Pay attention to song order. While all of the songs you have chosen may convey whatever feeling you were going for, not all songs will flow together as well. Some songs may clash if they’re played consecutively but will still work wonderfully on the same album as long as you have the proper songs between them. Try to group similar sounds, tempos and lyrics together first, and then work to place these different sounds in a cohesive order. Think of how the sounds can work together to tell a story, moving from happy to sad to happy again, or from slow tempoed to more fast-paced songs. You have enough sense about music to pick these songs, so you should be able to tell which songs don’t go very well together (and therefore avoid putting those together).

Choose your songs again. Sometimes you have to let songs go at this stage. Maybe two songs have too similar feelings and you need to cut one, or maybe you just can’t place the song in the current lineup you created. In either case, it may be a good idea to take a break from the project and come back to it later—take a few hours or even days to step back and then give it another listen. You may also find you are lacking a song or two that you hadn’t pulled out from your initial iTunes browsing. Putting a little more thought into your mix will allow for a more meaningful end result.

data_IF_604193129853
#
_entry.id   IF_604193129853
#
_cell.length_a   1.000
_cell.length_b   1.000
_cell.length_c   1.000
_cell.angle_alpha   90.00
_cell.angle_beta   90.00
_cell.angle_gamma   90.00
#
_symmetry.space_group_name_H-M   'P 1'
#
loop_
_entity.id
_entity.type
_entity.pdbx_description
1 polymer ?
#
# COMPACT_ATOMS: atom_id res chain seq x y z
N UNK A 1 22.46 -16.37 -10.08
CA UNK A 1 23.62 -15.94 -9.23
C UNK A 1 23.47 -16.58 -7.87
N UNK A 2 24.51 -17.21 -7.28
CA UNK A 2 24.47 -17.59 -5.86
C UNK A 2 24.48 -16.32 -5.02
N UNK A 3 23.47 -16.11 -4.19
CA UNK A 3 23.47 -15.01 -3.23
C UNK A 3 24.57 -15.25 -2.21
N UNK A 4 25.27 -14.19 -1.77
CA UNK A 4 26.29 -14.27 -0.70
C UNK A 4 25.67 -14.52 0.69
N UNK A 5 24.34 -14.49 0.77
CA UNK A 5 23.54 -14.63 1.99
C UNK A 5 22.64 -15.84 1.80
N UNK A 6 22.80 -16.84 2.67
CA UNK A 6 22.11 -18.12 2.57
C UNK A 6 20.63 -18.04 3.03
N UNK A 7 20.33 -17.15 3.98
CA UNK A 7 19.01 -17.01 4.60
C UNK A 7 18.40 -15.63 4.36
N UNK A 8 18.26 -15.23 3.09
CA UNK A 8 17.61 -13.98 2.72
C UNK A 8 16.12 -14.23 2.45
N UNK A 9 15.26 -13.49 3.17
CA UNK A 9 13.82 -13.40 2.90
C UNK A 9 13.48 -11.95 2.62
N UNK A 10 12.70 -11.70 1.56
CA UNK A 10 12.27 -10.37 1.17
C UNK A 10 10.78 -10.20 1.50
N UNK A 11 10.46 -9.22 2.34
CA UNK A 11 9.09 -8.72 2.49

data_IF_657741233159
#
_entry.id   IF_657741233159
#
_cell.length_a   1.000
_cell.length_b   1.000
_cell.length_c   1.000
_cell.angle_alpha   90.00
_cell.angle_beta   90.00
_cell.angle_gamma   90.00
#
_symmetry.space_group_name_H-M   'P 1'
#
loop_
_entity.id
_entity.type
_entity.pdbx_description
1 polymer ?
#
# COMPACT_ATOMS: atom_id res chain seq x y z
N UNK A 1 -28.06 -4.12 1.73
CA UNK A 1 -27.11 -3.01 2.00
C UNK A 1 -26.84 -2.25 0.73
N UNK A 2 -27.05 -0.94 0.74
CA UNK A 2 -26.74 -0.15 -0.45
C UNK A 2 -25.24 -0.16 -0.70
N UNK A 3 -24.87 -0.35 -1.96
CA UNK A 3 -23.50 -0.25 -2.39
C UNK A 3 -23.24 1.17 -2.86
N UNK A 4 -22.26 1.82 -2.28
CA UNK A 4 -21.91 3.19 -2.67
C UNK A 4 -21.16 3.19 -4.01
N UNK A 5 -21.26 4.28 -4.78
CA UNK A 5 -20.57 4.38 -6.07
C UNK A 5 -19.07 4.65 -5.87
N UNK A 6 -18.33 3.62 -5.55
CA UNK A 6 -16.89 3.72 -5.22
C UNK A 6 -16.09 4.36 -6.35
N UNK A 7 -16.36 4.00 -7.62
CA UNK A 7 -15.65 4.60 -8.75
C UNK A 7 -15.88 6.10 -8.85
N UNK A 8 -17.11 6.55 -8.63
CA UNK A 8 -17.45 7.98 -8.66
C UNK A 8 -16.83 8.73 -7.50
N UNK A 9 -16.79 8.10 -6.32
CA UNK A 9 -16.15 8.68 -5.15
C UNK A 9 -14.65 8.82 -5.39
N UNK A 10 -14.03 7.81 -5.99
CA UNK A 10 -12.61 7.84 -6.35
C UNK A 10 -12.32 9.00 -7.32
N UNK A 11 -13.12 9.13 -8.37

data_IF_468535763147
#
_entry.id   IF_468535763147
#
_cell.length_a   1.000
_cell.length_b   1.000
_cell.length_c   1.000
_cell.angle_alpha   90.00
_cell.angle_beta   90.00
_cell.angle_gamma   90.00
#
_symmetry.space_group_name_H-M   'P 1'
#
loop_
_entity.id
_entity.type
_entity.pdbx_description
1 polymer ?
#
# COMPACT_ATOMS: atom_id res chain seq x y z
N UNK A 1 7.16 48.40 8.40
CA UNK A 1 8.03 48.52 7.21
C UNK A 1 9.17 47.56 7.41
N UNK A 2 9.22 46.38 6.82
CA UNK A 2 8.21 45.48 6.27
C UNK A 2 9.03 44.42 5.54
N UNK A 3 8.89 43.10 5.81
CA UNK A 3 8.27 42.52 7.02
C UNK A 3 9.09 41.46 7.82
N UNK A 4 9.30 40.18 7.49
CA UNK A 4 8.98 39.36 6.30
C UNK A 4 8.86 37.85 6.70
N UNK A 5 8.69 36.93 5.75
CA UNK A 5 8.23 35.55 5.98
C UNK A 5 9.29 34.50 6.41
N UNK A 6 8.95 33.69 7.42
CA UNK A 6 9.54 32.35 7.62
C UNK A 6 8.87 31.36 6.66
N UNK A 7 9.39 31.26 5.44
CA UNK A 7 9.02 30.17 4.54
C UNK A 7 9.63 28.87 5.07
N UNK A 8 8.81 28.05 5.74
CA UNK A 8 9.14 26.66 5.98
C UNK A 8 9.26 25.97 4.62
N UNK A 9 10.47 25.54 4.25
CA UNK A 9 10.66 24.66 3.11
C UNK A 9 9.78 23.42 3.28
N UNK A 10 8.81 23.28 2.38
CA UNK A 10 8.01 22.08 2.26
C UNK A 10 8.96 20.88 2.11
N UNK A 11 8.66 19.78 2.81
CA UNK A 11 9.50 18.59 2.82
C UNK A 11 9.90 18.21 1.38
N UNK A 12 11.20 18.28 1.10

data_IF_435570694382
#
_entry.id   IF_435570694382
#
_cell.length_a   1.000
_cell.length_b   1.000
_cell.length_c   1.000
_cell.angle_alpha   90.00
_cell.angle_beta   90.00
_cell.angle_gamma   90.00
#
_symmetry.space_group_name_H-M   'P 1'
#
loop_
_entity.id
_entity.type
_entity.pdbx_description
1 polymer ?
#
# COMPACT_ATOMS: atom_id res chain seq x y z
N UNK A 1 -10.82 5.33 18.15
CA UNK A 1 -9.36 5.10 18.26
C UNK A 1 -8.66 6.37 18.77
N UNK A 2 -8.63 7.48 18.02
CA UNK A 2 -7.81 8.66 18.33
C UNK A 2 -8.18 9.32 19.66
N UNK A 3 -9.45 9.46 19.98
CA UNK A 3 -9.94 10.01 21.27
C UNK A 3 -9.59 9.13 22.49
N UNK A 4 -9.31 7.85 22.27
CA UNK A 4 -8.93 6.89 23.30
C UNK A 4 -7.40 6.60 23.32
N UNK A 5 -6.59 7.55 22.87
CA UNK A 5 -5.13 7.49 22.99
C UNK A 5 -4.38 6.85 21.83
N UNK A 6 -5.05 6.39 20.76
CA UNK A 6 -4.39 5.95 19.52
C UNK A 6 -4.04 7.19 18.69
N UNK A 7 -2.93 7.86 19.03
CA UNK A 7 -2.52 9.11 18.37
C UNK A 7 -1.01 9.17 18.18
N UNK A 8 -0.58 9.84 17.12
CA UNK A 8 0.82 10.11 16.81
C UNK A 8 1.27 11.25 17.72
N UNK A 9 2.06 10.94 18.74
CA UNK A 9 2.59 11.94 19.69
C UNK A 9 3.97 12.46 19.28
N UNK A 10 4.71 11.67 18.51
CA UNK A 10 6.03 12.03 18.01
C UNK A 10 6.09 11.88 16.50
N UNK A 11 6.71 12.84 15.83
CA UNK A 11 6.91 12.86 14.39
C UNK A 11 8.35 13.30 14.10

More hints:

  • Be sure to give the playlist a final listen before pulling out that CD to burn. You don’t want to waste any CD-Rs because the playlist wasn’t exactly how you wanted it. When you’re finished, test out the burned disc for playback as well.
  • With that in mind, also check the playlist running time. If you’re making a mixed tape, be sure that the total length of your playlist is shorter than what one CD will hold. If you’re wanting to use multiple CDs, then it doesn’t matter as much, but still keep length in mind.